There were specific reasons Democrats won in Louisiana and Kentucky, but neither outcome looks good for the president
A deep-seated dislike for Bevin from the electorate — he’s one of the most unpopular governors in the country — coupled with a message centered heavily on cutting social programs like Medicaid and teacher pensions were among the factors that ultimately led to his defeat, Vox’s Tara Golshan writes. Meanwhile, in Louisiana, Democrat John Bel Edwards proved to be an especially formidable candidate given his anti-abortion and pro-gun stances.
Collins argued that these variables were major factors in Republicans’ gubernatorial losses. “If you look at Kentucky, all the down-ballot races were won overwhelmingly by Republicans. This was a governor who was personally unpopular, who had alienated school teachers, for example,” she said. “When you look at Louisiana, again, a very conservative Democrat who signed into law a very strict anti-abortion law that’s pending before the Supreme Court now.”
Although there were specific circumstances in both states that fueled Democratic victories, Trump’s engagement in these races was also seen as tied to higher Democratic voter turnout.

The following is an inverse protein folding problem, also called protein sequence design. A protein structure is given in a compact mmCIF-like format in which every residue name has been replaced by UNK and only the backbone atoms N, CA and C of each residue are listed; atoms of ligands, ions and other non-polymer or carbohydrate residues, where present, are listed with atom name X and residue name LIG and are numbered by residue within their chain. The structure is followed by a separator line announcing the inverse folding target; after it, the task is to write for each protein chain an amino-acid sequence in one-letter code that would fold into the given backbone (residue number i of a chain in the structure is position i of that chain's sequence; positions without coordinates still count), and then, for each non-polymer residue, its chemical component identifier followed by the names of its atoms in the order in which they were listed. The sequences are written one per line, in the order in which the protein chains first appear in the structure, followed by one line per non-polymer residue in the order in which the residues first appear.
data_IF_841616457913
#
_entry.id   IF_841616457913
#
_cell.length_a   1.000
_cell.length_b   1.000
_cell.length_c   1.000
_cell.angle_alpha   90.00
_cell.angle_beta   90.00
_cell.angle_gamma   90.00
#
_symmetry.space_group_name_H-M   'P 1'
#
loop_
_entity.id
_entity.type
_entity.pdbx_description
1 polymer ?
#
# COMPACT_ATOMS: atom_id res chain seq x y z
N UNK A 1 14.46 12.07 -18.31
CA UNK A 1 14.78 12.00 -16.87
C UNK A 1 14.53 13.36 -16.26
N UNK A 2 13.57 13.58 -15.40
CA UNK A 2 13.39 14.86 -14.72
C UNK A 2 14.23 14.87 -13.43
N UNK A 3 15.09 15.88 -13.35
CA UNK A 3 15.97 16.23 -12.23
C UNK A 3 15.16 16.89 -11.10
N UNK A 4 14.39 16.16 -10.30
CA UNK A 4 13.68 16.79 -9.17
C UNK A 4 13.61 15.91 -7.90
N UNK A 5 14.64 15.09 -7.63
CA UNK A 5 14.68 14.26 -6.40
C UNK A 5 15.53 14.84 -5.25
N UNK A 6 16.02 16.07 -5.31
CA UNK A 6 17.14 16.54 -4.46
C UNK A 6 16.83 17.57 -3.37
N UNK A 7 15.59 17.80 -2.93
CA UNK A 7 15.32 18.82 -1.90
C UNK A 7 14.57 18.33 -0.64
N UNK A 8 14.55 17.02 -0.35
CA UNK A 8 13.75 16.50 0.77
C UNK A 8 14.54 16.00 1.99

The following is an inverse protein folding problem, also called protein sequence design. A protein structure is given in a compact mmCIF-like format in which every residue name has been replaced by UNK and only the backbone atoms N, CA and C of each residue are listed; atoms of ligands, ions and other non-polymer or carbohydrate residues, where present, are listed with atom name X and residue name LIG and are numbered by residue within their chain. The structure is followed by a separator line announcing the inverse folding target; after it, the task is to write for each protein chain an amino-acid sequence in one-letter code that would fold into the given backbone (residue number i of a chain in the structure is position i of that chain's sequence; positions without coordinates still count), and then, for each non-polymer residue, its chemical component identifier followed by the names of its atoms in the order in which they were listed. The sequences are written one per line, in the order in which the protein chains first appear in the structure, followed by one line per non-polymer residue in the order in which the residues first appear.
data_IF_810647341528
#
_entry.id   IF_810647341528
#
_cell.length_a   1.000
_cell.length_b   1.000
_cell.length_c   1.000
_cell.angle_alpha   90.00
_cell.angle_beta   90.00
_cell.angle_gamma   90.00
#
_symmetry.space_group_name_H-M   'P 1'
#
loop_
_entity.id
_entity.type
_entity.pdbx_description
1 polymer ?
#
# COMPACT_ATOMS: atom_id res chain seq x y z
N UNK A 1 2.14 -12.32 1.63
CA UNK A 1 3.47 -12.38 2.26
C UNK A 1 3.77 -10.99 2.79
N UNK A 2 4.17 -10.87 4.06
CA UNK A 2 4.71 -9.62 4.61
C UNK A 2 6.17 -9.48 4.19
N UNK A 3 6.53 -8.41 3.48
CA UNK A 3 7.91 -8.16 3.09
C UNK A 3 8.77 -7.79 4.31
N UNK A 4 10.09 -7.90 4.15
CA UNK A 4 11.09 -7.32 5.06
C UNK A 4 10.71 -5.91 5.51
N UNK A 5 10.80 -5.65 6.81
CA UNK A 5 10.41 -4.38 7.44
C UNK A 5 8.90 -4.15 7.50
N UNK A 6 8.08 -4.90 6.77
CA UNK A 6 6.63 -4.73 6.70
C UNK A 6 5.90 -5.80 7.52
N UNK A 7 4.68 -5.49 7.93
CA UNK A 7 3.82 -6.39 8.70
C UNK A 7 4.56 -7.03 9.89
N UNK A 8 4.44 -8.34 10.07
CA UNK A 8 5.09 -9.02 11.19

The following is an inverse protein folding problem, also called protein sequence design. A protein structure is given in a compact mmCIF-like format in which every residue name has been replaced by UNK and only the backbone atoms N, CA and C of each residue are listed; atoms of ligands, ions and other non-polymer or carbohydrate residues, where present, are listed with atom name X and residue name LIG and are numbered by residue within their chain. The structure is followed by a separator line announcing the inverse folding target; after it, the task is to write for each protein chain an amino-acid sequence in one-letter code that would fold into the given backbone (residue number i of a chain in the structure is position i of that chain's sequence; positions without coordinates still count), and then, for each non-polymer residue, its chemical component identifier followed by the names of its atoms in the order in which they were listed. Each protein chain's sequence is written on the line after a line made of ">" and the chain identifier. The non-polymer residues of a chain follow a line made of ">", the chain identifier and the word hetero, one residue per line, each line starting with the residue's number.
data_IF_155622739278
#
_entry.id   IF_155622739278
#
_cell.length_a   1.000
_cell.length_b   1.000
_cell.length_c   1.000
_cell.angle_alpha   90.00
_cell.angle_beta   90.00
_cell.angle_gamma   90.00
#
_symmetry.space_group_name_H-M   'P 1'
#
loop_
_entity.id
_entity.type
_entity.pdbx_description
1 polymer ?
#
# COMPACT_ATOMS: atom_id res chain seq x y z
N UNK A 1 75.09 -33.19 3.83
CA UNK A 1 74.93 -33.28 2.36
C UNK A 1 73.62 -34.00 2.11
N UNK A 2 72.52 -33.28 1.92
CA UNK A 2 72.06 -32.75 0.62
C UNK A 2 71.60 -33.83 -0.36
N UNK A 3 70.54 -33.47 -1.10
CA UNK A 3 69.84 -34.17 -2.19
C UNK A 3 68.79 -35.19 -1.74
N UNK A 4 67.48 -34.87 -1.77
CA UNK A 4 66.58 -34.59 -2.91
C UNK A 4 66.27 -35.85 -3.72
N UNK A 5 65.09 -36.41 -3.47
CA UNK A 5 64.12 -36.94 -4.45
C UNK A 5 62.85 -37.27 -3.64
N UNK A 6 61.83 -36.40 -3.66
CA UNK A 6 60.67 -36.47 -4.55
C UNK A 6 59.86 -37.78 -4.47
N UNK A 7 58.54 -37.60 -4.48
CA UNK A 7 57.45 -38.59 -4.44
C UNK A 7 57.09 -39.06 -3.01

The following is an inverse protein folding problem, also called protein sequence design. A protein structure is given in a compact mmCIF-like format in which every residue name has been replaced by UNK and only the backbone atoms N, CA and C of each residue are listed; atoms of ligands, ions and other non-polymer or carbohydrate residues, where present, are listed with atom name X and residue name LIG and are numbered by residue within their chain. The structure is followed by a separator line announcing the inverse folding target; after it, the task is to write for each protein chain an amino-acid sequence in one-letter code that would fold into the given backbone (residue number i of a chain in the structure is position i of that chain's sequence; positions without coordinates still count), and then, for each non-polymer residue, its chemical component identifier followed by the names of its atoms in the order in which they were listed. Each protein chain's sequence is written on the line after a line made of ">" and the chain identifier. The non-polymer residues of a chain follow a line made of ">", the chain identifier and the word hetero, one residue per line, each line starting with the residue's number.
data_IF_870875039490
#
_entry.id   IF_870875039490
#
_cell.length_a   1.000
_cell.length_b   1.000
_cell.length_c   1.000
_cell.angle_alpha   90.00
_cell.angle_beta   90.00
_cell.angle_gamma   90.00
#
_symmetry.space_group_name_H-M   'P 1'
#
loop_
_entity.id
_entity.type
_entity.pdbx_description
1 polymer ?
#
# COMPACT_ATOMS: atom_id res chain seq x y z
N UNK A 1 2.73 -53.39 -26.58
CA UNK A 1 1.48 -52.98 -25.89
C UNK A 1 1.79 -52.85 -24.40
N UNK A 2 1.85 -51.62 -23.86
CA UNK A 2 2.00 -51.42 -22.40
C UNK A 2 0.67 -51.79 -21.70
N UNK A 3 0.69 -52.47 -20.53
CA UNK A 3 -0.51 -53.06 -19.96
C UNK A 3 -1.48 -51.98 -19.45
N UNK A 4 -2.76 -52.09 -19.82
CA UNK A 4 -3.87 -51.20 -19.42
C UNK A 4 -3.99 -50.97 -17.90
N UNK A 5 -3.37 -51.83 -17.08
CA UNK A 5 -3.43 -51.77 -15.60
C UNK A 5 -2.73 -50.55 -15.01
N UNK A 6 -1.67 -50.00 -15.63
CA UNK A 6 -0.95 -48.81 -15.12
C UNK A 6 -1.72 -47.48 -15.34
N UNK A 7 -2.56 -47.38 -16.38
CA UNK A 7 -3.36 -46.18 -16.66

“The endorsement can be helpful, especially for incumbents looking to avoid primaries. What is less effective is Trump’s ability to drive turnout,” said Cook Political Report’s Jennifer Duffy. “Unlike 2018, the pre-election rallies seem to energize Democrats more than Republicans. I suspect there will be less demand for his time next year.”
John Miles Coleman of Sabato’s Crystal Ball noted that Democrats over-performed the results they saw in the 2015 governor’s races, specifically in places that Trump visited in both Louisiana and Kentucky. In Louisiana, for example, Edwards won the precinct where Trump did his final campaign rally, a place he lost in 2015.
The precinct where Trump had his final rally (Bossier Parish precinct 4-8C) actually flipped to Edwards. He lost it by 1 vote in 2015 and he carried it this time with 84 votes to Rispone's 67. #lagov #lalege— J. Miles Coleman (@JMilesColeman) November 17, 2019
Trump’s backing could still help Republicans in several conservative states. It could hurt others in swing states.